Jury in 'Unite the Right' Charlottesville trial award more than $25 million in damages to victims
Nine people who were injured in the 2017 rally sued 24 defendants.
A jury reached a partial verdict regarding nine people who were injured during the 2017 "Unite the Right" rally in Charlottesville, Va., awarding them more than $25 million in damages.
The jury was faced with finding that the two dozen defendants, including Jason Kessler, the lead organizer of the rally, and white nationalist Richard Spencer, had entered into a conspiracy to commit violence, NBC News reported. But they were unable to, as they couldn't agree on the first two claims -- a federal "conspiracy to interfere with civil rights" and "action for neglect to prevent."
This was the first major case in years that was tried under the so-called Ku Klux Klan Act, a federal law that has been rarely used since being codified after the Civil War. The purpose of the law was to allow private citizens to sue each other for civil rights violations, according to The Associated Press.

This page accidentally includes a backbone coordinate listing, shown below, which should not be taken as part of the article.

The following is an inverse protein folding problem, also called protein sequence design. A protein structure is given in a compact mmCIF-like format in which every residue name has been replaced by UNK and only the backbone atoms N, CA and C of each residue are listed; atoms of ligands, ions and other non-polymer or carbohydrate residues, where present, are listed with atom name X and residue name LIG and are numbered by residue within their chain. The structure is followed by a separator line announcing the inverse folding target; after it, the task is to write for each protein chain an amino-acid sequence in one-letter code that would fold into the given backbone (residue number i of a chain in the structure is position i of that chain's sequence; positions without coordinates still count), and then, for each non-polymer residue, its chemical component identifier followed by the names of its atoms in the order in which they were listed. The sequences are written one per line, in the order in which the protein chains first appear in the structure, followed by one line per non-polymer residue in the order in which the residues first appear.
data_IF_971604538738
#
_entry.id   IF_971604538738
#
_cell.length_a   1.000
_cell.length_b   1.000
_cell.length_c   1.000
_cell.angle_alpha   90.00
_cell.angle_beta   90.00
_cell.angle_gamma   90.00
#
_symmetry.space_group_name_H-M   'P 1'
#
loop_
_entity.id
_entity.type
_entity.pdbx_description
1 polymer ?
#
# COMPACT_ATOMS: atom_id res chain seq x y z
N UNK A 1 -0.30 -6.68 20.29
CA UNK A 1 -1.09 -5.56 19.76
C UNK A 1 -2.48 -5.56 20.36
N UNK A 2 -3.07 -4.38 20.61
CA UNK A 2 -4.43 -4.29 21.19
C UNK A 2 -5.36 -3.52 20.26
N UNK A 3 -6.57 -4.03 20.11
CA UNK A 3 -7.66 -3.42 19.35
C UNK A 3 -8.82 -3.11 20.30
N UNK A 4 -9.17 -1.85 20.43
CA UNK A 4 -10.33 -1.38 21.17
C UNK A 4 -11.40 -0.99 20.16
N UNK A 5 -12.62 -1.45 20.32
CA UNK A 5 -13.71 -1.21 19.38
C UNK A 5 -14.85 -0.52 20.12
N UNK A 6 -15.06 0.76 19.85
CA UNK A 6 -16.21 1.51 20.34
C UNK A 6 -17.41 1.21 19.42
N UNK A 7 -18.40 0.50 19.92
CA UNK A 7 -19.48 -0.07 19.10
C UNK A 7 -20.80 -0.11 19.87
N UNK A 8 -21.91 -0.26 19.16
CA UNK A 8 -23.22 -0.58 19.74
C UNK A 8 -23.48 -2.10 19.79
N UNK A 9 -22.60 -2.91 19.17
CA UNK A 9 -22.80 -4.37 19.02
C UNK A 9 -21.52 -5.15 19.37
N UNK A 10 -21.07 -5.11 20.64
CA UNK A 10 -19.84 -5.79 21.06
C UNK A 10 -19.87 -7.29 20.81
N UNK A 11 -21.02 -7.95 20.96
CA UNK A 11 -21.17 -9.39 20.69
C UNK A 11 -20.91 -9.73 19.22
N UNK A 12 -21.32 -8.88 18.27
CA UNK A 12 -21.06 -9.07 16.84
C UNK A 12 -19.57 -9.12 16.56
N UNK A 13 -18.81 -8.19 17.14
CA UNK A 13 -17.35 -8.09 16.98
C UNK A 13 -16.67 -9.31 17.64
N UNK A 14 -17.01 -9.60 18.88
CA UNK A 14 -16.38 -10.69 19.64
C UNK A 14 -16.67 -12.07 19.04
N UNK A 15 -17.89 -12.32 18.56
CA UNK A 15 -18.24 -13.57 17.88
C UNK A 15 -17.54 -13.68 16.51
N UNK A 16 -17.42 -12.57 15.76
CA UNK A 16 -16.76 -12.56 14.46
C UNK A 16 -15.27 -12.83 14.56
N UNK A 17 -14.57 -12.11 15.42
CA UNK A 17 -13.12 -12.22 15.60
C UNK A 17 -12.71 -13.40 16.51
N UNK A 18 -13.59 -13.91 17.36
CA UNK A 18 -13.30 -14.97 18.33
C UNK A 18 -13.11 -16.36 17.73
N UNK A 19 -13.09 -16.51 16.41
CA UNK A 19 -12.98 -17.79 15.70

The Charlottesville plaintiffs described the bloodshed, broken bones, and emotional trauma experienced from the "Unite the Right" rally, NBC News reported. The 11-member jury heard four weeks of testimony prior to their more than three days of deliberation.
A range of punitive damages on the other claims were agreed to by the jury, including assault and battery and intentional infliction of emotional distress, which was what resulted in the over $25 million in awards.
One of the 24 defendants, James Alex Fields Jr., is serving life in prison for murder and hate crimes after driving a car into a crowd of counterprotesters during the rally, killing one and injuring dozens, according to the AP.
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